Mitul is the author of the forthcoming, Chronology of a Crisis, Searching Finance 2012
Unsurprisingly risk appetite improved sharply in the wake of European Central Bank (ECB) and Federal Reserve actions as well as the many other events that have passed without incident. Indeed, the long list of events including German constitutional court decision on the ESM bailout fund, and Dutch elections, did not result in any obstruction to sentiment. Instead markets have been left to digest the impact of monetary policy actions.
The Fed did not disappoint in this respect and the $40 billion per month of Mortgage Backed Securities (MBS) purchases will and already has gone a long way to spurring risk assets, combined with the impact of the ECB bond buying programme. Although there are still plenty of doubts, especially as both Spain and Italy have yet to request a formal bailout, which would enable the ECB’s bond purchases to actually begin, the market tone will be ‘risk on’ over the short term. Indeed, our risk aversion barometer has shifted decisively into risk loving territory.
Data and events this week are unlikely to change this perspective although the risk of profit taking has grown given the pace and magnitude of recent moves. Although Eurozone flash purchasing managers indices (PMI) are likely to remain in contraction territory, the German ZEW investor confidence survey is set to bounce as it reacts to recent events. US housing market data will also look encouraging revealing further signs of recovery, although US manufacturing surveys in the form of the Philly Fed and Empire surveys for September will remain weak.
There will be plenty of scrutiny on the Bank of Japan which will be under a lot pressure for more aggressive policy action to reach the 1% inflation goal, especially following the steps taken by the Fed and ECB. Nonetheless, further easing by the BoJ looks unlikely this week. Meanwhile, in the UK softer inflation data and weaker retail sales will keep the door open to further Bank of England quantitative easing.
The USD will remain on the back foot in the wake of more Fed QE, but the USD index will find some support around the beginning of May low around 78.603. Notably USD short positioning has already increased sharply over recent weeks, suggesting that at least some of the Fed’s QE is in the price. Conversely EUR short positions have been cut sharply and while the momentum in EUR/USD is still to the upside, it will face resistance around the 1.3180. As long as there is not a sharp correction higher in peripheral bond yields, the EUR should remain supported.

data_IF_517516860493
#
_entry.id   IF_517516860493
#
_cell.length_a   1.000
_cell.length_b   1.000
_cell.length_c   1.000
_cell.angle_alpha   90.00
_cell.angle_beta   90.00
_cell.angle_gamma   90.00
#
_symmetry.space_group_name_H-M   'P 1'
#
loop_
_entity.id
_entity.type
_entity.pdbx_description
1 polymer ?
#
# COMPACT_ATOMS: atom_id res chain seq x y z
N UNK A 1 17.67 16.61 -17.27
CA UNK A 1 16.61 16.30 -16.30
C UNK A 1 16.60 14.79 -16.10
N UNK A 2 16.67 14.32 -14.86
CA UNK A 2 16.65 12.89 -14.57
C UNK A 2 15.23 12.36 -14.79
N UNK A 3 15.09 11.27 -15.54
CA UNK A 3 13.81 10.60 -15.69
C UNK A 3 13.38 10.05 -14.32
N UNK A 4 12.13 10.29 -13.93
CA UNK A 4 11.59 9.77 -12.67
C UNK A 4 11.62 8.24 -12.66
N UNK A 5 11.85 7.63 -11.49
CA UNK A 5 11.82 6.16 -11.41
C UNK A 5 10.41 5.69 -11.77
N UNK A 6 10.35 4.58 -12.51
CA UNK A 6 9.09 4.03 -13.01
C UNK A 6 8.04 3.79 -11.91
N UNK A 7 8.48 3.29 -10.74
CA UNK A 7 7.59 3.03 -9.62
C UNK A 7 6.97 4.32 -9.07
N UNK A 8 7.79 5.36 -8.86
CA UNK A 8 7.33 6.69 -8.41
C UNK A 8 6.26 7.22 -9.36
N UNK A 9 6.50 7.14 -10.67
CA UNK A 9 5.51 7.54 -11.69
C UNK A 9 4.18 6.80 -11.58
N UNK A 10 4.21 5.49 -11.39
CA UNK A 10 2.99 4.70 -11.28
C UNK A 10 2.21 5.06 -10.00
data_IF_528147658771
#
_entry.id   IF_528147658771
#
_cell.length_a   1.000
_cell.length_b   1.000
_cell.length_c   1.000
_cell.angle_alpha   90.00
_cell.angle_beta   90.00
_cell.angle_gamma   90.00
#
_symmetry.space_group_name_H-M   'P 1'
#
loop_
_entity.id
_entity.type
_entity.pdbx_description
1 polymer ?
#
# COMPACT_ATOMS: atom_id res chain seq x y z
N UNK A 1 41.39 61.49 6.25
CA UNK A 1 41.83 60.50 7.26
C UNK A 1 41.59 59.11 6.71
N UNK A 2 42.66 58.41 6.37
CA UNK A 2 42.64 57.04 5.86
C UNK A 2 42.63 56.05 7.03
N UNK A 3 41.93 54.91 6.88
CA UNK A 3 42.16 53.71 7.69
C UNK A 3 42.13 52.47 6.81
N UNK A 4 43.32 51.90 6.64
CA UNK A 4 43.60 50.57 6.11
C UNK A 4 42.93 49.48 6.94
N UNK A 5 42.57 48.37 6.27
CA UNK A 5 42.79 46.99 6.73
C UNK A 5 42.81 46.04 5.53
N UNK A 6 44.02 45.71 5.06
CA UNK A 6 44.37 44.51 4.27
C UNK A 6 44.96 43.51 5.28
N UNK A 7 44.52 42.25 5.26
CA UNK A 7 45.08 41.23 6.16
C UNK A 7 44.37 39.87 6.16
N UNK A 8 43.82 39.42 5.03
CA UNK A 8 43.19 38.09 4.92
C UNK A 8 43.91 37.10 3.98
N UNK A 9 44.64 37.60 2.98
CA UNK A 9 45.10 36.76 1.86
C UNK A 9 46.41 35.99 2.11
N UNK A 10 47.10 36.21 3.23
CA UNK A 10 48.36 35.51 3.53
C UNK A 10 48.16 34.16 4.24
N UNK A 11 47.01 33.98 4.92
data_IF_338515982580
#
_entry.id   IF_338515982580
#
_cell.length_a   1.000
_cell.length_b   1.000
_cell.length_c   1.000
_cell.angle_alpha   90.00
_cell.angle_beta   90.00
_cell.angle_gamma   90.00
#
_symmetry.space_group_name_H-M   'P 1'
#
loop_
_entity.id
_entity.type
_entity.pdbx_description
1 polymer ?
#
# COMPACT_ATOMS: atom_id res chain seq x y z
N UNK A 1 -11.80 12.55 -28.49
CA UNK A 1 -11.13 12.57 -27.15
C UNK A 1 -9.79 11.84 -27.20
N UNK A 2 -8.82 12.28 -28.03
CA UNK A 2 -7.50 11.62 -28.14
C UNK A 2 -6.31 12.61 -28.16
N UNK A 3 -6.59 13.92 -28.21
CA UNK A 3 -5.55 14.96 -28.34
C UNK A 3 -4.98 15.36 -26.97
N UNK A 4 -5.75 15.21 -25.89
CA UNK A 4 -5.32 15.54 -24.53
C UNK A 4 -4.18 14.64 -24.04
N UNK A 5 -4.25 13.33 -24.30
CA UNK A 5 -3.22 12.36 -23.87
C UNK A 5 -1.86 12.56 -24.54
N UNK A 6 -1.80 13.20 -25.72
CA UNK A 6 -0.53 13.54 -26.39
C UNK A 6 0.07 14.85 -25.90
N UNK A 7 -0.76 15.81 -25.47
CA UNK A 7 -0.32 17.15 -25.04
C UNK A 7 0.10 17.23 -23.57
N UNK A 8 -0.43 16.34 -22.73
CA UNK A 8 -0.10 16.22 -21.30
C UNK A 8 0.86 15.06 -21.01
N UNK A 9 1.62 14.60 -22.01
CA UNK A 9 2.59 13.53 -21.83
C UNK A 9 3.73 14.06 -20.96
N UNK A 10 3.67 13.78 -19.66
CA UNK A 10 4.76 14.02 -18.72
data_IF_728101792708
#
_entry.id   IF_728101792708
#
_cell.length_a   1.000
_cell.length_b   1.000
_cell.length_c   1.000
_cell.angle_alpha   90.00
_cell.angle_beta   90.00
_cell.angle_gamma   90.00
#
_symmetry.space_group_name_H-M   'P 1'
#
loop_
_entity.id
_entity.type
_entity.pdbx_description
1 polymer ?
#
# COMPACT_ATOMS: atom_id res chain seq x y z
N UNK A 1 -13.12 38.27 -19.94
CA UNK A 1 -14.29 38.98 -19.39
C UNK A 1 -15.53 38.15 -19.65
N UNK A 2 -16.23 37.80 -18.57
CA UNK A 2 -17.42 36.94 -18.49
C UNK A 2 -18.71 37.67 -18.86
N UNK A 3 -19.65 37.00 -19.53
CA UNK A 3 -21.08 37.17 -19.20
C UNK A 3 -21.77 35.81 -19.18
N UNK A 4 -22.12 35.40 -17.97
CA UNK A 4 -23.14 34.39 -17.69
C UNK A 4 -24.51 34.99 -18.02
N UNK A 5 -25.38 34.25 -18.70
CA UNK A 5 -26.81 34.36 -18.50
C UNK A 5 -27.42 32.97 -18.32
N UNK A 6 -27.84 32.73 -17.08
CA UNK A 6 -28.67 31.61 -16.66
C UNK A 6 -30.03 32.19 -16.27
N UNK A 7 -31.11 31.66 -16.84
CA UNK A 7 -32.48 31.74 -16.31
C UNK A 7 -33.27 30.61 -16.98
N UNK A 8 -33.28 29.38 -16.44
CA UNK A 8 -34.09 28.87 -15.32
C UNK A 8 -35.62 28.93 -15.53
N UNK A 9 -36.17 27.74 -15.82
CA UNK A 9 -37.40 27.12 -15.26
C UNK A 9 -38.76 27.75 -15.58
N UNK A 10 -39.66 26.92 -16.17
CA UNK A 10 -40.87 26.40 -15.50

About Mitul Kotecha
I have worked in the financial industry as a strategist/economist for over 16-years in several corporate and investment banks in London. I have covered a range of financial products including bonds, interest rates, equities and foreign exchange.
I am currently working in Hong Kong for Crédit Agricole Corporate & Investment Bank, where I am the head of global currency strategy, in charge of a team of analysts providing research and strategy for the bank’s clients and internal trading and sales teams.
I hold an honours degree in economics and a masters degree in economics and finance and have developed a comprehensive knowledge of economic and financial theory during my studies and in my employment.
I am regularly consulted by the press/media for my views on markets and economies appearing regularly on business channels such as CNBC, Bloomberg TV, Channel News Asia, and Reuters TV. I am also regularly quoted in various newspapers including the Financial Times and Wall St. Journal as well as various newswires including Reuters, Bloomberg, Associated Press, Dow Jones and many others.